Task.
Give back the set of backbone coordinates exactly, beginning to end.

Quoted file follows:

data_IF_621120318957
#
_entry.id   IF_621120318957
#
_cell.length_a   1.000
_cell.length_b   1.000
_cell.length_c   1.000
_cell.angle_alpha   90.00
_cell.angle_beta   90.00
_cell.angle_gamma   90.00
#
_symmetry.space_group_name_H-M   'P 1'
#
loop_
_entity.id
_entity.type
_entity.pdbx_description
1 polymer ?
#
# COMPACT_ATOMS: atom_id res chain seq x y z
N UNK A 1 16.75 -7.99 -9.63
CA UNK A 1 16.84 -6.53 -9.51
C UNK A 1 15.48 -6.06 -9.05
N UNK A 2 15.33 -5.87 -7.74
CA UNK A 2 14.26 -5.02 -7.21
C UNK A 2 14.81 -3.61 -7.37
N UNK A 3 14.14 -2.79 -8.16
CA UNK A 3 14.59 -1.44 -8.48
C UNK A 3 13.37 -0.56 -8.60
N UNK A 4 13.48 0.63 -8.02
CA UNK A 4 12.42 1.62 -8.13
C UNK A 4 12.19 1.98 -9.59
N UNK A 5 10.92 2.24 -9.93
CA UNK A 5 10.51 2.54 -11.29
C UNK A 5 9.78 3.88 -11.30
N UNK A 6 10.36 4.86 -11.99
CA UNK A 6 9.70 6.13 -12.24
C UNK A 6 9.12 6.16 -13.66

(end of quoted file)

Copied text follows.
data_IF_621120318957
#
_entry.id   IF_621120318957
#
_cell.length_a   1.000
_cell.length_b   1.000
_cell.length_c   1.000
_cell.angle_alpha   90.00
_cell.angle_beta   90.00
_cell.angle_gamma   90.00
#
_symmetry.space_group_name_H-M   'P 1'
#
loop_
_entity.id
_entity.type
_entity.pdbx_description
1 polymer ?
#
# COMPACT_ATOMS: atom_id res chain seq x y z
N UNK A 1 16.75 -7.99 -9.63
CA UNK A 1 16.84 -6.53 -9.51
C UNK A 1 15.48 -6.06 -9.05
N UNK A 2 15.33 -5.87 -7.74
CA UNK A 2 14.26 -5.02 -7.21
C UNK A 2 14.81 -3.61 -7.37
N UNK A 3 14.14 -2.79 -8.16
CA UNK A 3 14.59 -1.44 -8.48
C UNK A 3 13.37 -0.56 -8.60
N UNK A 4 13.48 0.63 -8.02
CA UNK A 4 12.42 1.62 -8.13
C UNK A 4 12.19 1.98 -9.59
N UNK A 5 10.92 2.24 -9.93
CA UNK A 5 10.51 2.54 -11.29
C UNK A 5 9.78 3.88 -11.30
N UNK A 6 10.36 4.86 -11.99
CA UNK A 6 9.70 6.13 -12.24
C UNK A 6 9.12 6.16 -13.66